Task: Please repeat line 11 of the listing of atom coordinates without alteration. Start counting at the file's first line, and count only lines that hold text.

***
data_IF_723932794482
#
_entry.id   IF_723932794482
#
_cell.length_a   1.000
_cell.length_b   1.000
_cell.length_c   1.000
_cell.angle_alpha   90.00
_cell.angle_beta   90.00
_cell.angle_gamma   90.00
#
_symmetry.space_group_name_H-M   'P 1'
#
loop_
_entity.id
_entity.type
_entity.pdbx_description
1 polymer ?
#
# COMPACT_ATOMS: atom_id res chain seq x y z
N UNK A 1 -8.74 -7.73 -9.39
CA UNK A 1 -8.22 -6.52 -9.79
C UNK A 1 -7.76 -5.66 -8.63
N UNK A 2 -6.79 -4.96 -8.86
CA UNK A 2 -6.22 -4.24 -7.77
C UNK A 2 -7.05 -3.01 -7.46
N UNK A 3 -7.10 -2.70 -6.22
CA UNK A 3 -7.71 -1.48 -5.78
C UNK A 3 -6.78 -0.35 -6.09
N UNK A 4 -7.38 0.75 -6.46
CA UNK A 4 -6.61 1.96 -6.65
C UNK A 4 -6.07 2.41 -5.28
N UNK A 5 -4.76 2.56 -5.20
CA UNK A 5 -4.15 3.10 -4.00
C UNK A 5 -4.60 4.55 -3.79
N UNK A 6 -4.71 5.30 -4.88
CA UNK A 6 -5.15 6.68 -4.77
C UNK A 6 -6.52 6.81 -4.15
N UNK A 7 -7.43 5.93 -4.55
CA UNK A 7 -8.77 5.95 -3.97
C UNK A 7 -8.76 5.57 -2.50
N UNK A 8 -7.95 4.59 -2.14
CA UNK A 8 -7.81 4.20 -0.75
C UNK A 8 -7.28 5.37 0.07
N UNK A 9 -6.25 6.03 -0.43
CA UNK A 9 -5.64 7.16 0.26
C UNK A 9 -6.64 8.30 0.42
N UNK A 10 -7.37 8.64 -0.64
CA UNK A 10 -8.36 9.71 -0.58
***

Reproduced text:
#